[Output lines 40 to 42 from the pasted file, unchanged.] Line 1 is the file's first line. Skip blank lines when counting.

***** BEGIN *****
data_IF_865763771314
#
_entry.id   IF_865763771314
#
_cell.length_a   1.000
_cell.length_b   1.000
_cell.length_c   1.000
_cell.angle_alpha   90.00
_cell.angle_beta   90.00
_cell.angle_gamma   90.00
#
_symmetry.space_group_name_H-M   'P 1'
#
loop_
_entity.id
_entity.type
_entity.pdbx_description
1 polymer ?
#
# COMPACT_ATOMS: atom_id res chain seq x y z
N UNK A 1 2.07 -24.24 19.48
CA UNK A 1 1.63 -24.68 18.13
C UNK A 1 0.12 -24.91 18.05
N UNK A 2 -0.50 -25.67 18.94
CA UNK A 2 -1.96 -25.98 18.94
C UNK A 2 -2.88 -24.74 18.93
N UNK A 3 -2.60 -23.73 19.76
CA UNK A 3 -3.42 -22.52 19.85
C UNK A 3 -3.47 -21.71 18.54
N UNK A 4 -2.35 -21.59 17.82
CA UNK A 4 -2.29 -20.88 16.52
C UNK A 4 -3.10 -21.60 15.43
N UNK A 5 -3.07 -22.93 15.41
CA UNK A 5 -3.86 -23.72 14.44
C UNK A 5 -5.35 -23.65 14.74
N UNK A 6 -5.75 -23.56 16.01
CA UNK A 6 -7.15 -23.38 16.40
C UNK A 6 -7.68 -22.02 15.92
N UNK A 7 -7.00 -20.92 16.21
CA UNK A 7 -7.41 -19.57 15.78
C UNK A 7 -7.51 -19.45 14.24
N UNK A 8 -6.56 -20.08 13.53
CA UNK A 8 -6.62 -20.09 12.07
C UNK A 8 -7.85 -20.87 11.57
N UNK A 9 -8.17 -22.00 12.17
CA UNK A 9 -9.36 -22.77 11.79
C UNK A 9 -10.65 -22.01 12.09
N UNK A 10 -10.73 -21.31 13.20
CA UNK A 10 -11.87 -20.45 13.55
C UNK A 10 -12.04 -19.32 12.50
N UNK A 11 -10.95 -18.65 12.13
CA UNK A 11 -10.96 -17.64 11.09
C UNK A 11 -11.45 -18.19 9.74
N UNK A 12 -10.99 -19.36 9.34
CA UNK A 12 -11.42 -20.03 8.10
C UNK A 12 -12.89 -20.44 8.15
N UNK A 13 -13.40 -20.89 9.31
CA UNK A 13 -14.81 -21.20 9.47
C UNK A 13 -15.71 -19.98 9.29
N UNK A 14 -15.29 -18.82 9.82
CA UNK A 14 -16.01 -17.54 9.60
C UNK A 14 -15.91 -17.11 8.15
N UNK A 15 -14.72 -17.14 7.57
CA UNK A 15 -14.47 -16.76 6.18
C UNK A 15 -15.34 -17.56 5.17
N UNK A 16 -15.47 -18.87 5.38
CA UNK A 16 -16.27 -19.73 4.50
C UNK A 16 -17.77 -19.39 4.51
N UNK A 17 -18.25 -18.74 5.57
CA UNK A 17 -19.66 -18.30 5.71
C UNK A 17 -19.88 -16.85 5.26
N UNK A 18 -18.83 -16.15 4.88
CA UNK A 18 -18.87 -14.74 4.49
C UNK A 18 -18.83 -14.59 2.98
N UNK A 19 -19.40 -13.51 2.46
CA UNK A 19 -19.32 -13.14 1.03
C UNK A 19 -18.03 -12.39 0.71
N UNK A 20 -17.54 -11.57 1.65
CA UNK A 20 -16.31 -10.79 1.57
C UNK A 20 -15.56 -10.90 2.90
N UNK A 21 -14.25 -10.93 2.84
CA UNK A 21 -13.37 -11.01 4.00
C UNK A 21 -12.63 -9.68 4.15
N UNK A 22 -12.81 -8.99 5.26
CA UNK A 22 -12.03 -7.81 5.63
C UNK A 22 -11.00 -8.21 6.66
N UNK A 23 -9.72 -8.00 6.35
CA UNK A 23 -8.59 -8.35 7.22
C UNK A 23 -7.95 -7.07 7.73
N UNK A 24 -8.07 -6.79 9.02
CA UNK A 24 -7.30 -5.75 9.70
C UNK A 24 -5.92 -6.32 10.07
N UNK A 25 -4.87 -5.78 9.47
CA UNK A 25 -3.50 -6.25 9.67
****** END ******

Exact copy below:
CA UNK A 7 -7.41 -19.57 15.78
C UNK A 7 -7.51 -19.45 14.24
N UNK A 8 -6.56 -20.08 13.53